So that's one bug found in the WCF code. But why does the Expires property get this random value in the first place? Even with the WCF code fixed, this would still be a problem because if it randomly gets high values, it is also possible to randomly get really low values that would cause transactions to timeout when they're not supposed to. This is where many of these customer issues get tricky. It is expensive and time-consuming to reproduce the customer's environment inside Microsoft. Other options are to send someone to the client site or to capture traces. A memory dump was already captured by our customer and did not reveal anything interesting. There is another kind of trace called TTT or iDNA that actually captures all the instructions and memory from a process for a specified period of time. It essentially allows you to step forward and backward through a process's execution. This really slows down the process though and most often will not work with performance/stress bugs like this. Also, there are many processes involved: the client, DTC, SQL Server, and the service. Any one of these processes could have initiated the problem.

Luckily, a reproduction of the bug was easy to achieve. I modified the TransactionFlow example shipped in the WCF/WF samples to perform some SQL Server work on the client side before making calls to the calculator service. Here is the modified TransactionFlow sample code:

using System;

using System.ServiceModel;

using System.Transactions;

using System.Threading;

using System.Text.RegularExpressions;

using System.IO;


namespace Microsoft.ServiceModel.Samples


    //The service contract is defined in generatedClient.cs, generated from the service by the svcutil tool.


    //Client implementation code.

    class Client


        const int NumThreads = 2;

        static Regex re = new Regex(@"<Expires>(\d+)</Expires>", RegexOptions.Compiled);


        static void Main()


            Console.WriteLine("Press enter to start");



            for (int j = 0; j < 1000; j++)


                Console.WriteLine("Running iteration {0}", j);

                WaitHandle[] events = new WaitHandle[NumThreads];

                for (int i = 0; i < NumThreads; i++)


                    ThreadPool.QueueUserWorkItem(new WaitCallback(RunTx), events[i] = new ManualResetEvent(false));




                using (StreamReader sr = new StreamReader(@"App_tracelog.svclog"))


                    string s = sr.ReadToEnd();

                    MatchCollection matches = re.Matches(s);

                    foreach (Match match in matches)


                        uint u = uint.Parse(match.Groups[1].Value);

                        if (u != 300000)


                            Console.WriteLine("HEY!!!! Got something");









            Console.WriteLine("Press <ENTER> to terminate client.");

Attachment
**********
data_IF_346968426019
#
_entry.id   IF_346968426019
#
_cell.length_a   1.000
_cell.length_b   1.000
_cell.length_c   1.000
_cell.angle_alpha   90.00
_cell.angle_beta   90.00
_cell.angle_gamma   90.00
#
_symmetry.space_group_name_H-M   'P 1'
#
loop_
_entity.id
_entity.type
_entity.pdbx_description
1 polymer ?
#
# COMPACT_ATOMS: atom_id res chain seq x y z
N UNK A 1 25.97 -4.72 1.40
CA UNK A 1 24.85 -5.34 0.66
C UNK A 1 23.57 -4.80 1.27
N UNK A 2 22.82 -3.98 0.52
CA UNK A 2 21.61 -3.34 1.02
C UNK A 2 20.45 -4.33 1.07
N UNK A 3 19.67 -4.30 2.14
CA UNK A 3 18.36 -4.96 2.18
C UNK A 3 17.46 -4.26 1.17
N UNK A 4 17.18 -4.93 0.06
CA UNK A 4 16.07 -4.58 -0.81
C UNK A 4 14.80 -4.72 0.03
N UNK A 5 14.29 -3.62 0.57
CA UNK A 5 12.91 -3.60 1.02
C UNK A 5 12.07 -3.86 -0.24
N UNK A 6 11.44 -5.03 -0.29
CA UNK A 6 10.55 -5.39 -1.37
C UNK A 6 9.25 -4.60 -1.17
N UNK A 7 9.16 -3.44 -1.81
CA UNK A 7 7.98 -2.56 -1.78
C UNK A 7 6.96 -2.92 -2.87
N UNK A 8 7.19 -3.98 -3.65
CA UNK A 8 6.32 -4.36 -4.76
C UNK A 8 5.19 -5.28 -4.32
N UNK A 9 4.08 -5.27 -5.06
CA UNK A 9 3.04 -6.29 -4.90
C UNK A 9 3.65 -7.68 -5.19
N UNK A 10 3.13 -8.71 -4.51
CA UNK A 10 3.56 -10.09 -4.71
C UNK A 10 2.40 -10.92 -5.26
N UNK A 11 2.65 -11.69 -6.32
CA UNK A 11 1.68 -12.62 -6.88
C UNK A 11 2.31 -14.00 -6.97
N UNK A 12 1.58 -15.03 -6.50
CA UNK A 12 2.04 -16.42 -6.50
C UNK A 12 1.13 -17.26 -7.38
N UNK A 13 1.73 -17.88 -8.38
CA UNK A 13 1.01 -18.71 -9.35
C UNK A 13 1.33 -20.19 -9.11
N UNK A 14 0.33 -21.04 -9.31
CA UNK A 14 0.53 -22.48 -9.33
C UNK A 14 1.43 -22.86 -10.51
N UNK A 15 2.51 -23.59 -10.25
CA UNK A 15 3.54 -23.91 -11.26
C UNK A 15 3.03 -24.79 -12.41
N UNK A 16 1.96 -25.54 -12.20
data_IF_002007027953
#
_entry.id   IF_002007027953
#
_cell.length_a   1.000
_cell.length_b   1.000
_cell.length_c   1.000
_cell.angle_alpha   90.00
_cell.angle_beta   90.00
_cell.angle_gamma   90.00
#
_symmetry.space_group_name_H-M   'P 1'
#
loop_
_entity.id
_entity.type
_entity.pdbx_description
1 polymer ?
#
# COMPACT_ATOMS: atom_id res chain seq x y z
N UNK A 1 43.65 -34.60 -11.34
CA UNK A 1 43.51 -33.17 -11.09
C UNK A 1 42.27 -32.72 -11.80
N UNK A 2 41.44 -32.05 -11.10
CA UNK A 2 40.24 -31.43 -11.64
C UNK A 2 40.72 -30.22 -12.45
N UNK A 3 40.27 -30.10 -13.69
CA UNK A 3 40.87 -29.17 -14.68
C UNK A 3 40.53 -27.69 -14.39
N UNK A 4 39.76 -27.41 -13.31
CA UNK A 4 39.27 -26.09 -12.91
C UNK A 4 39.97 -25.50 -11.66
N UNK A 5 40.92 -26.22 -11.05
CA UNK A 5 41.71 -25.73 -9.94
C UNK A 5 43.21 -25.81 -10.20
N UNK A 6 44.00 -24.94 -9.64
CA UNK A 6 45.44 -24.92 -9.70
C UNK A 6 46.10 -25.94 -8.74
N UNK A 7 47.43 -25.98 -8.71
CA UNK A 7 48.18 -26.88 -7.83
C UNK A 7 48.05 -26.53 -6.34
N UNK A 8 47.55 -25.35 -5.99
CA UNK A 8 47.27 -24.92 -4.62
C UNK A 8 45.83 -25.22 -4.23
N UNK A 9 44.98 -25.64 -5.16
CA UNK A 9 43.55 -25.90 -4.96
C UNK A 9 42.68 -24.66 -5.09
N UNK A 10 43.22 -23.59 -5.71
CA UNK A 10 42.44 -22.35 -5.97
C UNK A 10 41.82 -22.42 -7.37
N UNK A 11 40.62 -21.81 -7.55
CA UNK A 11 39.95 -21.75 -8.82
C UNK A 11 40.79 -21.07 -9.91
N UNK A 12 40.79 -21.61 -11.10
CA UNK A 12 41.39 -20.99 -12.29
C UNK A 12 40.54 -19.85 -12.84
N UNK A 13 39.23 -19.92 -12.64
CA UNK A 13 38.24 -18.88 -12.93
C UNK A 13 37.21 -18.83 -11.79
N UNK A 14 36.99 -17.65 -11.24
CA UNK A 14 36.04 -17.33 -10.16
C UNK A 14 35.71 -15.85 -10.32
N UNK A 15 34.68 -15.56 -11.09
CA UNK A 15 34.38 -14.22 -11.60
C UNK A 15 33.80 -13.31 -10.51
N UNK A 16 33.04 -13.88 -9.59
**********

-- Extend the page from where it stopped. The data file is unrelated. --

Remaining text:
static void RunTx(object obj)


            ManualResetEvent mre = obj as ManualResetEvent;


            // Create a client using either wsat or oletx endpoint configurations

            CalculatorClient client = new CalculatorClient("WSAtomicTransaction_endpoint");


            // Start a transaction scope

            using (TransactionScope tx =

                        new TransactionScope(TransactionScopeOption.RequiresNew))


                DustinTestModel.DustinTestEntities context = new DustinTestModel.DustinTestEntities();

                context.ExampleTables.AddObject(new DustinTestModel.ExampleTable() { description = "Hello World" });



                Console.WriteLine("Starting transaction");


                // Call the Add service operation

                //  - generatedClient will flow the required active transaction

                double value1 = 100.00D;

                double value2 = 15.99D;

                double result = 0d;

                    result = client.Add(value1, value2);

                Console.WriteLine("  Add({0},{1}) = {2}", value1, value2, result);


                // Call the Subtract service operation

                //  - generatedClient will flow the allowed active transaction

                value1 = 145.00D;

                value2 = 76.54D;

                result = client.Subtract(value1, value2);

                Console.WriteLine("  Subtract({0},{1}) = {2}", value1, value2, result);


                // Start a transaction scope that suppresses the current transaction

                using (TransactionScope txSuppress =

                            new TransactionScope(TransactionScopeOption.Suppress))


                    // Call the Subtract service operation

                    //  - the active transaction is suppressed from the generatedClient

                    //    and no transaction will flow

                    value1 = 21.05D;

                    value2 = 42.16D;

                    result = client.Subtract(value1, value2);

                    Console.WriteLine("  Subtract({0},{1}) = {2}", value1, value2, result);


                    // Complete the suppressed scope




                // Call the Multiply service operation

                // - generatedClient will not flow the active transaction

                value1 = 9.00D;

                value2 = 81.25D;

                result = client.Multiply(value1, value2);

                Console.WriteLine("  Multiply({0},{1}) = {2}", value1, value2, result);


                // Call the Divide service operation.

                // - generatedClient will not flow the active transaction

                value1 = 22.00D;

                value2 = 7.00D;

                result = client.Divide(value1, value2);

                Console.WriteLine("  Divide({0},{1}) = {2}", value1, value2, result);


                // Complete the transaction scope

                Console.WriteLine("  Completing transaction");




            Console.WriteLine("Transaction committed");


            // Closing the client gracefully closes the connection and cleans up resources